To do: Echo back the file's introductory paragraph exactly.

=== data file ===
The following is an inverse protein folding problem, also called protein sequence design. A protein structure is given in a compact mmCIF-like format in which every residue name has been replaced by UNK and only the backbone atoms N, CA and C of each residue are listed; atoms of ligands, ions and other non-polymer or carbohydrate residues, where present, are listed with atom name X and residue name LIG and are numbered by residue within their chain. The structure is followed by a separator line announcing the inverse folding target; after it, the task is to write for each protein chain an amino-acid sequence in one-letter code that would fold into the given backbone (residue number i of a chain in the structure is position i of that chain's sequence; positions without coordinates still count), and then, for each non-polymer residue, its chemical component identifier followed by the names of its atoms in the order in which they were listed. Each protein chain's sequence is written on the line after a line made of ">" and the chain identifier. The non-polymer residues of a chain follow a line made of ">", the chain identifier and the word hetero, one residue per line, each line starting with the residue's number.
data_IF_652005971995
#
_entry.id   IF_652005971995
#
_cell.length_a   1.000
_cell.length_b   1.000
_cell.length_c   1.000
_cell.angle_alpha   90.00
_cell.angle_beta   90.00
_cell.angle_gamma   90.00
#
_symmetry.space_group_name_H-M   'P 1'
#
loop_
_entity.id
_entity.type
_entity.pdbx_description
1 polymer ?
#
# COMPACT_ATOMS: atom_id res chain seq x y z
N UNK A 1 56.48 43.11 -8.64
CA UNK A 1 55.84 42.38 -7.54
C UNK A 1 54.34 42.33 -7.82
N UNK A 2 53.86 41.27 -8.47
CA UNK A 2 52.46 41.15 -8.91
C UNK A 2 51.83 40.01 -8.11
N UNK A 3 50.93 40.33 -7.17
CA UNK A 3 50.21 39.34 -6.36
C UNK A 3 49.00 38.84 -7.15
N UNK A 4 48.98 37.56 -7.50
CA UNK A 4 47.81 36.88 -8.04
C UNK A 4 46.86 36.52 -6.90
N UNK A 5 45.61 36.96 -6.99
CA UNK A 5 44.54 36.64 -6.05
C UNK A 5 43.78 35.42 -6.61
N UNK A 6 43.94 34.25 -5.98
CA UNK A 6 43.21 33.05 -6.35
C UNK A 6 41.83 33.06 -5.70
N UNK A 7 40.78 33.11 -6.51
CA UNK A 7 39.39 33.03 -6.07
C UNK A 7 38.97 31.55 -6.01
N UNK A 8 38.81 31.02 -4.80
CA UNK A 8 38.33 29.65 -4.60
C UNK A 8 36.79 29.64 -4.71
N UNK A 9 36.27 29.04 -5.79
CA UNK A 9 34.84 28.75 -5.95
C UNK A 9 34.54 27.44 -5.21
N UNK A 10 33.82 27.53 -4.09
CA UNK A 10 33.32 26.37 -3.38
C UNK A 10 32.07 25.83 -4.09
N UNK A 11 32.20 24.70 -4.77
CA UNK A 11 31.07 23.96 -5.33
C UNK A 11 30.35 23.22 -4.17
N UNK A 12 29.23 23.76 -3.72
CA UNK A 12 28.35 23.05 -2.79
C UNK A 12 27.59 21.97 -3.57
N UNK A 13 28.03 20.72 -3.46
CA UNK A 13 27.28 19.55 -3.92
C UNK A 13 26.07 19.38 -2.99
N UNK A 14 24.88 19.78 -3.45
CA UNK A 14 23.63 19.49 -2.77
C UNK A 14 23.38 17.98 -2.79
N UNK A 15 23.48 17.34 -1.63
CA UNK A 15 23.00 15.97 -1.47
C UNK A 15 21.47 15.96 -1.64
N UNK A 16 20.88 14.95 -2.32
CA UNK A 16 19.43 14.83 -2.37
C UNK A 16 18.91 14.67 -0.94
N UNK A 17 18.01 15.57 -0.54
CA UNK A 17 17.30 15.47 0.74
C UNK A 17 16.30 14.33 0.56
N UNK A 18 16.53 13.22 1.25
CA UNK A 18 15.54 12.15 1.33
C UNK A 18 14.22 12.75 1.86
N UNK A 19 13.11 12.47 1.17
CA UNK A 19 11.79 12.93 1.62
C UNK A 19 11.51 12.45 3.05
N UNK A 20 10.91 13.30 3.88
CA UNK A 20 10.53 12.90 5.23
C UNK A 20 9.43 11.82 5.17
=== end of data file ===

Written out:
The following is an inverse protein folding problem, also called protein sequence design. A protein structure is given in a compact mmCIF-like format in which every residue name has been replaced by UNK and only the backbone atoms N, CA and C of each residue are listed; atoms of ligands, ions and other non-polymer or carbohydrate residues, where present, are listed with atom name X and residue name LIG and are numbered by residue within their chain. The structure is followed by a separator line announcing the inverse folding target; after it, the task is to write for each protein chain an amino-acid sequence in one-letter code that would fold into the given backbone (residue number i of a chain in the structure is position i of that chain's sequence; positions without coordinates still count), and then, for each non-polymer residue, its chemical component identifier followed by the names of its atoms in the order in which they were listed. Each protein chain's sequence is written on the line after a line made of ">" and the chain identifier. The non-polymer residues of a chain follow a line made of ">", the chain identifier and the word hetero, one residue per line, each line starting with the residue's number.